Scottish fire service rescue dog is ‘Animal of the Year’

'Animal of the Year' Diesel with handler Crew Commander Cary Carroll.
'Animal of the Year' Diesel with handler Crew Commander Cary Carroll.

A search and rescue dog who has saved lives in Scotland and in disaster areas in other parts of the world has been named ‘Animal of the Year’.

Diesel, a ten-years-old springer spaniel, was bestowed the accolade at the International Fund for Animal Welfare Awards.

Hosted by TV personality Bill Oddie and Lord Desai the annual event – which took place at the House of Lords – saw Diesel recognised for his contribution to both the Scottish Fire and Rescue Service and the United Kingdom International Search and Rescue team.

His handler Crew Commander Gary Carroll attended the ceremony with wife Marianne.

Gary said: “It was a real honour to be invited to attend the event.

“It is a proud moment for me as I’ve had Diesel since he was a puppy and seen him progress into a fully qualified search dog. We have a unique bond where he looks after me and I look after him.”

He added: “But I couldn’t do it all without the help of my wife Marianne and my two sons who have helped training Diesel and have always been there to support us.

“It’s fantastic to be here to accept this award and on behalf of both of us I’d like to pass on my thanks to whoever nominated or voted for Diesel.

“This award is not just for us but for all of the ISAR search dog teams across the UK.”

Diesel is trained to locate live scent and can search collapsed buildings and large open areas for potential casualties.

He is on-call across the all of Scotland but can also be called overseas as part of a UK Fire Service International Search and Rescue team.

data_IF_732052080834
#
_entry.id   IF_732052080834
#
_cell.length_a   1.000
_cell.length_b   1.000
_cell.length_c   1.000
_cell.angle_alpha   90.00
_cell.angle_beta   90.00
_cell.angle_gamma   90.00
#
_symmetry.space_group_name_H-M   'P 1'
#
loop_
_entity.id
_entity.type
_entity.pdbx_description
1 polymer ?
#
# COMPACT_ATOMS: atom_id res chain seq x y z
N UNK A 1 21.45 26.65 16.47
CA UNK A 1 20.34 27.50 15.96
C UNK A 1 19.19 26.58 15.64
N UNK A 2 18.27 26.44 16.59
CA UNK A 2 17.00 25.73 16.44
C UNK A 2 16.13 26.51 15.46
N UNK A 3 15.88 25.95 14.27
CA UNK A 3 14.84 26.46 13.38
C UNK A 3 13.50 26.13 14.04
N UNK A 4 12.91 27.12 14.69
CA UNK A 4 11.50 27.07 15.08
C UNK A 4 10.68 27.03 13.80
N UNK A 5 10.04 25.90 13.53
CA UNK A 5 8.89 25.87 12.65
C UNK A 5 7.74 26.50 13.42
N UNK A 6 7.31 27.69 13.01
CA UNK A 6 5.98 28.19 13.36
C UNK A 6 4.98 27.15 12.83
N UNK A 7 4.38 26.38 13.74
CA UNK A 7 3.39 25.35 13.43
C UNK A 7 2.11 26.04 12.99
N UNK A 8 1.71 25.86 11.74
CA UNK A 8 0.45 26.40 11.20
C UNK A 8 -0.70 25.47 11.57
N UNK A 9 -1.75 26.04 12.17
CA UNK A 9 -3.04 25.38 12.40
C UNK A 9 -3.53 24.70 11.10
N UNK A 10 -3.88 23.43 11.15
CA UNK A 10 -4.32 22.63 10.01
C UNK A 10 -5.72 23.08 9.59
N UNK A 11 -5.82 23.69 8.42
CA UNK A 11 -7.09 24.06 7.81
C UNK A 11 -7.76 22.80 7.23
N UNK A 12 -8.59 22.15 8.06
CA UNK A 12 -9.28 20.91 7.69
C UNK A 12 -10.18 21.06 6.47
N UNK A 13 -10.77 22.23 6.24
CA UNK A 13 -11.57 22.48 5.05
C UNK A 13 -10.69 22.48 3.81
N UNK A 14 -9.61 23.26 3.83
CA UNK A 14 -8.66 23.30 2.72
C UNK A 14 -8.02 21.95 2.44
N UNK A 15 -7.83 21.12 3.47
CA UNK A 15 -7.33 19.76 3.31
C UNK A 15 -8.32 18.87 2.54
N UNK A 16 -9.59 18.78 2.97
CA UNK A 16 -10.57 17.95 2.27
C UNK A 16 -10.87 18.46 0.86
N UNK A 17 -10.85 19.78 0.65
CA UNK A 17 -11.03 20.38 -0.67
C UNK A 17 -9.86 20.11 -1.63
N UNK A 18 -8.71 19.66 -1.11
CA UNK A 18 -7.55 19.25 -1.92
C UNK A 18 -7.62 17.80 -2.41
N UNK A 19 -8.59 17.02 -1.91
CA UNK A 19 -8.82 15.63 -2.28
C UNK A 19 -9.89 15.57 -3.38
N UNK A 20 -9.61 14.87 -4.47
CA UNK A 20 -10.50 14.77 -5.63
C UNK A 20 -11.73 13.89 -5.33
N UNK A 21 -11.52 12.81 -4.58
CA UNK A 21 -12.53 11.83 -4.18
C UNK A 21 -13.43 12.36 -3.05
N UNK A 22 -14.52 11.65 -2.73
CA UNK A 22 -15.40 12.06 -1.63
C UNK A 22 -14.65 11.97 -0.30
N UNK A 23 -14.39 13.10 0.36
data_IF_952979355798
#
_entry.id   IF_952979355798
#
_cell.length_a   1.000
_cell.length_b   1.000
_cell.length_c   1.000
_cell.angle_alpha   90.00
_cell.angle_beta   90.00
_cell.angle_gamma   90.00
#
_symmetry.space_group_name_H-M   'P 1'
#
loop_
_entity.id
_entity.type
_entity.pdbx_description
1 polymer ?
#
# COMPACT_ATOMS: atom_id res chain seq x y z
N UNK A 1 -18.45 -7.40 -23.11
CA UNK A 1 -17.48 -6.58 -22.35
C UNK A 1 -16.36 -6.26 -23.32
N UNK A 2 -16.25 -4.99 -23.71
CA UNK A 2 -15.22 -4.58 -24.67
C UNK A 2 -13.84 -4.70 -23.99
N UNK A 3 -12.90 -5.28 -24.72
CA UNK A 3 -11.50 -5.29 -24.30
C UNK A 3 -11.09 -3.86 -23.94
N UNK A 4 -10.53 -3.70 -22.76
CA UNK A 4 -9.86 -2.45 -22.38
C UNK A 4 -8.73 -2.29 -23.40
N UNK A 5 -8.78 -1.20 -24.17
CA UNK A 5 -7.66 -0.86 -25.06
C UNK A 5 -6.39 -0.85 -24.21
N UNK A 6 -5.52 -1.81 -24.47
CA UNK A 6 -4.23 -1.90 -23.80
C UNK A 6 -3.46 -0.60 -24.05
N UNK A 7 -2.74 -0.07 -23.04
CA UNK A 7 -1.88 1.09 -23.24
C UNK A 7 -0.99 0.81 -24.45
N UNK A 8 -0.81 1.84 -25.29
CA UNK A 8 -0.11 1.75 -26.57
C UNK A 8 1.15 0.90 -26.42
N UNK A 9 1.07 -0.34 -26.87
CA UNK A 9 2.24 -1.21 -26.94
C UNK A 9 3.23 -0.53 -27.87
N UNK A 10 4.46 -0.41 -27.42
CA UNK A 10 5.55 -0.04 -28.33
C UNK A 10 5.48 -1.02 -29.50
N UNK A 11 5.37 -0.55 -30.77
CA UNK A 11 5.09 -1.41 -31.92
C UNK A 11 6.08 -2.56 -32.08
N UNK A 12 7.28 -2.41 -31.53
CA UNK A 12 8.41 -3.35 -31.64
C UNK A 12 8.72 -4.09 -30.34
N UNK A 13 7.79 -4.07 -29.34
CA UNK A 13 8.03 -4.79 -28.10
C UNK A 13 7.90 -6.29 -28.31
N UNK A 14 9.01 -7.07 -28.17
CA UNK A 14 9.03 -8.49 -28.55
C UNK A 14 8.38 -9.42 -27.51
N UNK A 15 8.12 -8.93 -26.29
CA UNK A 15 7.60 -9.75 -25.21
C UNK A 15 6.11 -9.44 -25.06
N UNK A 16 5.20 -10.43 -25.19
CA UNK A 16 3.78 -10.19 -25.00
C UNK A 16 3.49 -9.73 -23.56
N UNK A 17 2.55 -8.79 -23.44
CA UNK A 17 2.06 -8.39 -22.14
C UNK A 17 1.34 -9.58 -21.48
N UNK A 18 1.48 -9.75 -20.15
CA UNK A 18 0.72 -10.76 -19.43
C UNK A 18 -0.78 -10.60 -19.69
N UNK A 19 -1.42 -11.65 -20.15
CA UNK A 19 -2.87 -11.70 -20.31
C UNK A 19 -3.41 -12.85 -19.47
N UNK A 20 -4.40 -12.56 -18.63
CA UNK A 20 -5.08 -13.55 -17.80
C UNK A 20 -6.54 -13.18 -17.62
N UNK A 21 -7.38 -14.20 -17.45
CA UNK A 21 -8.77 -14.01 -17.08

In 2015, he was called to Nepal after an earthquake hit the country.

James Sawyer, UK director at the IFAW, said: “We were delighted to be able to honour Diesel with our 2019 Animal of the Year Award.

“He clearly plays a vital role in challenging rescue work both at home and overseas and his and Gary’s partnership is a great example of the amazing bond between humans and animals.”

Rob Norman is the deputy national coordinator for the UK International Search and Rescue team.

He said: ‘It is always encouraging to see team members acknowledged for the contributions they make in delivering humanitarian assistance, on behalf of the UK Government.

“As volunteers, we take the expertise and professionalism of the UK Fire and Rescue Services around the world.

“We utilise those skills to support those who need it most in times of disaster, and we bring back invaluable experiences to the communities that our team members serve here in the UK.

“Gary and Diesel continue to be outstanding ambassadors for UK Aid and the UK ISAR team.

“They are part of a small team of UK dogs whose specialist skills are used overseas, and it gives me great pleasure to see them recognised for the many years of service they have both given to humanitarian response.”